Though Honduras may be the worst in the region for police corruption, it is certainly not alone when it comes to narco-infiltration of the force. In Guatemala, for example, the government announced this week that it would equip police with microchips to track their movements, an initiative apparently driven by the endemic levels of corruption within the force. Also within the last week, one Mexican military commander declared that more than 90 percent of the police in Cancun and Playa del Carmen had ties to organized crime, while the chief of police in Argentina’s Santa Fe province was forced to resign due to an investigation into his alleged links with drug traffickers.

Compartir icon icon icon

What are your thoughts? Click here to send InSight Crime your comments.

We encourage readers to copy and distribute our work for non-commercial purposes, with attribution to InSight Crime in the byline and links to the original at both the top and bottom of the article. Check the Creative Commons website for more details of how to share our work, and please send us an email if you use an article.

Related Content

HONDURAS / 11 MAY 2012

A journalist has been kidnapped in Honduras, and an ex-police officer with suspicious ties to the incident has been allowed…

ELITES AND CRIME / 19 JAN 2018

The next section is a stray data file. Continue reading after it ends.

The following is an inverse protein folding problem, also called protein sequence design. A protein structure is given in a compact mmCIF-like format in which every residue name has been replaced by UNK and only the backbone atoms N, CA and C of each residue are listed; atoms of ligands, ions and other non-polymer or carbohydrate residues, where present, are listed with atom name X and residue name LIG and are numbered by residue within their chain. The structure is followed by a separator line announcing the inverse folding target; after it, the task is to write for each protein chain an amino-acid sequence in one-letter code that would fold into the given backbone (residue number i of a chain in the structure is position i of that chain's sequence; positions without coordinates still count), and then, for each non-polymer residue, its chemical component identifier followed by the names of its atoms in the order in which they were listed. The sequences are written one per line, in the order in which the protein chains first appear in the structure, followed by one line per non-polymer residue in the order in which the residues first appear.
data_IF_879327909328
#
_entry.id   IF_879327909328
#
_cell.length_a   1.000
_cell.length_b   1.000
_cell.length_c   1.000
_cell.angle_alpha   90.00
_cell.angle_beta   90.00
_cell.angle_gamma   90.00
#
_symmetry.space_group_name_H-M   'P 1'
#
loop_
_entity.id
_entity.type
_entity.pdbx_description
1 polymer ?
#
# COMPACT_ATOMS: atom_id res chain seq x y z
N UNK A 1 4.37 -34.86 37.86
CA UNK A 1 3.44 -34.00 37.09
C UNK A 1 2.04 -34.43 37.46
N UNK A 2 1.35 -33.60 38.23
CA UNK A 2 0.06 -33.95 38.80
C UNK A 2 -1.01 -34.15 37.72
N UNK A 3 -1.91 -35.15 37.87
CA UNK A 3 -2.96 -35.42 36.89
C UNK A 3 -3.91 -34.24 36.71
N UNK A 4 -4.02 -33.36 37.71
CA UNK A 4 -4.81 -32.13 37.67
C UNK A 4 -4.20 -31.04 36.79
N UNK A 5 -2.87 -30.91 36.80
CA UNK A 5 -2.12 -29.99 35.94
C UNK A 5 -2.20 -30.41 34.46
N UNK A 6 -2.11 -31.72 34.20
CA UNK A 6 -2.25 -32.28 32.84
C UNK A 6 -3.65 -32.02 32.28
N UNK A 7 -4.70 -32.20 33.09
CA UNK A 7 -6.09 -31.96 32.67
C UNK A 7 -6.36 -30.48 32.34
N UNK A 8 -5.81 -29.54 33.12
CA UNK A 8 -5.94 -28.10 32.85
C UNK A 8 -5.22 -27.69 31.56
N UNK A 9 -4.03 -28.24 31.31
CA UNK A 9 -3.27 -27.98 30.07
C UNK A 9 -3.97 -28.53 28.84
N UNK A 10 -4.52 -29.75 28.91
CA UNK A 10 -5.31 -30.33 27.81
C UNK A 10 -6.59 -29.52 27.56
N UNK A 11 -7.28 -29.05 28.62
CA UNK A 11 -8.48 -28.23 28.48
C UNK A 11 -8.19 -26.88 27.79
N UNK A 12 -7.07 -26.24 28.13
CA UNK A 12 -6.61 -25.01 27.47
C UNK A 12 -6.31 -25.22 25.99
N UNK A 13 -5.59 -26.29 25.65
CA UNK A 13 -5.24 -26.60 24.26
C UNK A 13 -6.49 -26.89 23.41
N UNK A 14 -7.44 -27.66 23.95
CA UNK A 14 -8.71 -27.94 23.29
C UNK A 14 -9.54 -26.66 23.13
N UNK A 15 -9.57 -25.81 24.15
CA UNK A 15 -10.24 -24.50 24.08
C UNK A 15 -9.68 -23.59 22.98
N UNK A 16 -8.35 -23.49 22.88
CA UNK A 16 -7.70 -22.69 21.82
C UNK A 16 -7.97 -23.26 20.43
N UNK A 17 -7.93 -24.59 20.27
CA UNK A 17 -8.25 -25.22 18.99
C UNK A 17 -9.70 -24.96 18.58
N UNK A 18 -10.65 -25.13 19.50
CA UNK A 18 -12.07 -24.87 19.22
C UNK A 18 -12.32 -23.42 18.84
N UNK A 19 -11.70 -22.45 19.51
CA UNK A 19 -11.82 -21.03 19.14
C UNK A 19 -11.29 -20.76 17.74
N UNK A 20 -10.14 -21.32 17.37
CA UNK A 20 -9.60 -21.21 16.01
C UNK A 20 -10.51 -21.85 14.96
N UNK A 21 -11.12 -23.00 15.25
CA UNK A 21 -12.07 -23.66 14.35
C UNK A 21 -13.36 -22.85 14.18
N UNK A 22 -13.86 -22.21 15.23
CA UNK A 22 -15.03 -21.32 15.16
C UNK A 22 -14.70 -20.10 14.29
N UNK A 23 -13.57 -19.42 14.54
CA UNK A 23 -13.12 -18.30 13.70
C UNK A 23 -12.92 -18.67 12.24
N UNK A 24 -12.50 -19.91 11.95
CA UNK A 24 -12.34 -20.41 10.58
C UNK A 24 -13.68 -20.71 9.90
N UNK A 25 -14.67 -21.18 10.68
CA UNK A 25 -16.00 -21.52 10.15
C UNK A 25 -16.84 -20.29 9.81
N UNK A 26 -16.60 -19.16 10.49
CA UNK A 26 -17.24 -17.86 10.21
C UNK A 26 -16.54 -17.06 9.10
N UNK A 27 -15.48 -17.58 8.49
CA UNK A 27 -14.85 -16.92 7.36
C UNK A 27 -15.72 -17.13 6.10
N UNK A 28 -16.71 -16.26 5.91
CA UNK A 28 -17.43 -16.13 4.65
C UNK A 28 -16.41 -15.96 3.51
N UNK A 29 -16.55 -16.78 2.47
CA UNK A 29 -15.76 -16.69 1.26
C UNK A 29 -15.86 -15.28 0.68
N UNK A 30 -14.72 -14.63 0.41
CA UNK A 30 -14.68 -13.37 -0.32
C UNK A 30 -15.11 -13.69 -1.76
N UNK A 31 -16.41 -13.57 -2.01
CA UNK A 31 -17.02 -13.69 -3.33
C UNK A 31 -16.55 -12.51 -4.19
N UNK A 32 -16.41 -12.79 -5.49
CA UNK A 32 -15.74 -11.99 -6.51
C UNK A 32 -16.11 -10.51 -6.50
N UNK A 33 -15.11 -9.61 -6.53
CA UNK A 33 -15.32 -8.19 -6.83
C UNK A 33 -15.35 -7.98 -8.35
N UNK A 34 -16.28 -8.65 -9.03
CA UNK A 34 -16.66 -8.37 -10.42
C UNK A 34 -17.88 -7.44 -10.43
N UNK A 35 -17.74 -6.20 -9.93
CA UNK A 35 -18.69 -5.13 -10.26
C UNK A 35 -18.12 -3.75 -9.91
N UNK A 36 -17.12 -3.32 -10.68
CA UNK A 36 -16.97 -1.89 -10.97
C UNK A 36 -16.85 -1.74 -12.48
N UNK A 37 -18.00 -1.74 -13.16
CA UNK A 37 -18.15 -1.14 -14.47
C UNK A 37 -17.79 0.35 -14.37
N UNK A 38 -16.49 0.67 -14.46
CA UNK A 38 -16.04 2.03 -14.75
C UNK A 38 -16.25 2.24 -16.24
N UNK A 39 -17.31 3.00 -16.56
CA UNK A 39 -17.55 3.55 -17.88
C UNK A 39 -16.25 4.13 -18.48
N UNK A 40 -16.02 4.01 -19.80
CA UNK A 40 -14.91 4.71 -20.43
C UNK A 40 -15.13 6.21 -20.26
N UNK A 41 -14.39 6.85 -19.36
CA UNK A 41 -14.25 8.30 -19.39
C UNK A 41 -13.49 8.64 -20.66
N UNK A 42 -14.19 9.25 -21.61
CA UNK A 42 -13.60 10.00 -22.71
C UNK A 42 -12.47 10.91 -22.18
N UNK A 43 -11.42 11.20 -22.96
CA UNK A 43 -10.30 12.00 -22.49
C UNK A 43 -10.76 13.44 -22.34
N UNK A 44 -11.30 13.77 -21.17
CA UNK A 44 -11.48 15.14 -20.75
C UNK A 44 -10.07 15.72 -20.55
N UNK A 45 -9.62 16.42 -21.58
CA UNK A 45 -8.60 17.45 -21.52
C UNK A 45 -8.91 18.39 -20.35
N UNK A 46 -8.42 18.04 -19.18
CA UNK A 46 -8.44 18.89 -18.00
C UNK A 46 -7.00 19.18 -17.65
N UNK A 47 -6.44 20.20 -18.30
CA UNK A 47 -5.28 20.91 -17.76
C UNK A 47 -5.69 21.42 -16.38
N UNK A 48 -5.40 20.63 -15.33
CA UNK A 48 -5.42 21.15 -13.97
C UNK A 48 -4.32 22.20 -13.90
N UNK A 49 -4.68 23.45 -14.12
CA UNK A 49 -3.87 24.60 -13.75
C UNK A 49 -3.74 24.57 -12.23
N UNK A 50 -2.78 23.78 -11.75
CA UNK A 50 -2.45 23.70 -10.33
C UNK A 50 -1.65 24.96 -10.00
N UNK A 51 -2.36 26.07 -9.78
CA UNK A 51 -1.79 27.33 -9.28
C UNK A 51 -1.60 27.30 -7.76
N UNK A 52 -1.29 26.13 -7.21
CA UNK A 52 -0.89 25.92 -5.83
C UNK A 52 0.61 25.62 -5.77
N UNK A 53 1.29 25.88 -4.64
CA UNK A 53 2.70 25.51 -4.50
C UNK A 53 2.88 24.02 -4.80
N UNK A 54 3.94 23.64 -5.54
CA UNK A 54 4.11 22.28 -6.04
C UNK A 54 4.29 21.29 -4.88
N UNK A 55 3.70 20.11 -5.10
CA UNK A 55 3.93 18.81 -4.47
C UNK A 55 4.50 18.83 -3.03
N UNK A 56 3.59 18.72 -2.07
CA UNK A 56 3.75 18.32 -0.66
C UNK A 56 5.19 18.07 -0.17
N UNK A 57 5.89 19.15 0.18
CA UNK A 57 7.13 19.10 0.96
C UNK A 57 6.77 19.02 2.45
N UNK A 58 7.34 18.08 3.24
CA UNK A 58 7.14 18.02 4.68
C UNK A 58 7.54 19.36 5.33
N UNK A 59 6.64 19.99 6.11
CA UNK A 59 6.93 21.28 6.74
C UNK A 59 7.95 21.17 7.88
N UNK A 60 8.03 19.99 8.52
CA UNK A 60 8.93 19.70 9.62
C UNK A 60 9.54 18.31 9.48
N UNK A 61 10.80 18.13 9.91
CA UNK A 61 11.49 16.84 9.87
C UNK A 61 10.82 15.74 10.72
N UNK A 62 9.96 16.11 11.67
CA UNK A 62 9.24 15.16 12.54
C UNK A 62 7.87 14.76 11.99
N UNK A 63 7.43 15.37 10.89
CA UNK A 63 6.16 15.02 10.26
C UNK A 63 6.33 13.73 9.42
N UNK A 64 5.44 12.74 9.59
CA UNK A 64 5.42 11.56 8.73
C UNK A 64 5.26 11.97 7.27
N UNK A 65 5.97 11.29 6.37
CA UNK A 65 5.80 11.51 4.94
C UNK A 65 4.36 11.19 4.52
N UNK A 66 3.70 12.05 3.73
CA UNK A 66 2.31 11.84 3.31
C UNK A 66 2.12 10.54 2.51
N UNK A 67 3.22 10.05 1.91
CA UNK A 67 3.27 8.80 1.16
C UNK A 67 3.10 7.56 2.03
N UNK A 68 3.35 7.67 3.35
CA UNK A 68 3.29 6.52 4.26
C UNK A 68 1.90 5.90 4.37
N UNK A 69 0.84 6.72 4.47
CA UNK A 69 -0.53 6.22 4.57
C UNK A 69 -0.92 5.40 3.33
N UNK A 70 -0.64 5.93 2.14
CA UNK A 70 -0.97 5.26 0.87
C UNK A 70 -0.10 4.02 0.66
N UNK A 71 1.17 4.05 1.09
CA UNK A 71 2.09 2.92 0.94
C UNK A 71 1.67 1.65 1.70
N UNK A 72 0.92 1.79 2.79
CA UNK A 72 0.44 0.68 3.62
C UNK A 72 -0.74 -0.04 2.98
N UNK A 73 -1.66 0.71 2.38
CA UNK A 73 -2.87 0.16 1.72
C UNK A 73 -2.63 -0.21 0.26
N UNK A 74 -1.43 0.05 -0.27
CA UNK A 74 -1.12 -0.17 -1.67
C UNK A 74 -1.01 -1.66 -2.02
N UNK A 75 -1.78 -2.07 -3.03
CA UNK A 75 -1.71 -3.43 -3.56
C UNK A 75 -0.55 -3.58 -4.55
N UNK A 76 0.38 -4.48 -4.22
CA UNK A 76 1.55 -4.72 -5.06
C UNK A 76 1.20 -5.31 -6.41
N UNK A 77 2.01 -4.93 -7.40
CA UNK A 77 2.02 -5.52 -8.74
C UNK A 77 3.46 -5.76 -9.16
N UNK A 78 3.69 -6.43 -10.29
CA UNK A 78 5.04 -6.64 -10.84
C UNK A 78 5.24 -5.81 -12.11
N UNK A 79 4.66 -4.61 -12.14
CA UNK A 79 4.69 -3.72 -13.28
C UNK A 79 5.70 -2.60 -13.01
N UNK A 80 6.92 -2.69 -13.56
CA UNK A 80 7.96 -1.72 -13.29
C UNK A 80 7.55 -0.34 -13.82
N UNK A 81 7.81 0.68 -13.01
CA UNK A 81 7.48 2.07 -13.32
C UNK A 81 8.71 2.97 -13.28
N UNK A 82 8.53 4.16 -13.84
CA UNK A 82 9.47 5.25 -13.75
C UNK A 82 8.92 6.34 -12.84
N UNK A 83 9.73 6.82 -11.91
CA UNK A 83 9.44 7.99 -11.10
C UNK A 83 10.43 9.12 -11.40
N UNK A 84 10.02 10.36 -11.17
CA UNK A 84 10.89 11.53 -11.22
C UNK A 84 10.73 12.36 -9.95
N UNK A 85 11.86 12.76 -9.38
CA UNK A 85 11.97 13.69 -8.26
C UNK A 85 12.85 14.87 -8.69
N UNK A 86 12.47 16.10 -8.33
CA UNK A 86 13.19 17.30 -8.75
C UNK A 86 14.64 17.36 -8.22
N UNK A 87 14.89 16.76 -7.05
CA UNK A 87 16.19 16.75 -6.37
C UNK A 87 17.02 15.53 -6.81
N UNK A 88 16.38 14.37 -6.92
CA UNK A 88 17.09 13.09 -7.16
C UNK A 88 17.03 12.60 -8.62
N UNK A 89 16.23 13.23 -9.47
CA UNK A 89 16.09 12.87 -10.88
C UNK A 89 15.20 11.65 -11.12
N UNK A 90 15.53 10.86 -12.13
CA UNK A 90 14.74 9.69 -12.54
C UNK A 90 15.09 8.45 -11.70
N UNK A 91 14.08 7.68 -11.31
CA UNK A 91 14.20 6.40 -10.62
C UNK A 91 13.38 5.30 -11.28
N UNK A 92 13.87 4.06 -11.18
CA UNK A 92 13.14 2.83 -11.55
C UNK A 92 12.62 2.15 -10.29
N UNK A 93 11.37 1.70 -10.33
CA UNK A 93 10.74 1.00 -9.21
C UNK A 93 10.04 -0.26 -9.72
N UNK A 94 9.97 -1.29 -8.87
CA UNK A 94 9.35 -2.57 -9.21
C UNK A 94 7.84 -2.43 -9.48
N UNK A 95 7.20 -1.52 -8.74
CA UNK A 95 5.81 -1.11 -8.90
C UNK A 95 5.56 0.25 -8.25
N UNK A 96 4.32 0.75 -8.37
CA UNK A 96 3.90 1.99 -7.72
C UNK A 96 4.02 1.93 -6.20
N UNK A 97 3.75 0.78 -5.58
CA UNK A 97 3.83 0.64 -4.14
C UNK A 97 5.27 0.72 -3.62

Authorities in the United States have charged a Honduran congressman with drug trafficking and other charges, the highest-ranking politician…

COCAINE / 16 FEB 2021

Valle is an important transit point for cocaine being shipped from South America to Honduras, bound for other Central American…

About InSight Crime

THE ORGANIZATION

We Have Updated Our Website

4 FEB 2021

Welcome to our new home page. We have revamped the site to create a better display and reader experience.

THE ORGANIZATION

InSight Crime Events – Border Crime: The Northern Triangle and Tri-Border Area

ARGENTINA / 25 JAN 2021

Through several rounds of extensive field investigations, our researchers have analyzed and mapped out the main illicit economies and criminal groups present in 39 border departments spread across the six countries of study – the Northern Triangle trio of Guatemala, Honduras, and El…

BRIEF

InSight Crime’s ‘Memo Fantasma’ Investigation Wins Simón Bolívar National Journalism Prize

COLOMBIA / 20 NOV 2020

The staff at InSight Crime was awarded the prestigious Simón Bolívar national journalism prize in Colombia for its two-year investigation into the drug trafficker known as “Memo Fantasma,” which was…

ANALYSIS

InSight Crime – From Uncovering Organized Crime to Finding What Works

COLOMBIA / 12 NOV 2020

This project began 10 years ago as an effort to address a problem: the lack of daily coverage, investigative stories and analysis of organized crime in the Americas. …

ANALYSIS

InSight Crime – Ten Years of Investigating Organized Crime in the Americas

FEATURED / 2 NOV 2020

In early 2009, Steven Dudley was in Medellín, Colombia. His assignment: speak to a jailed paramilitary leader in the Itagui prison, just south of the city. Following his interview inside…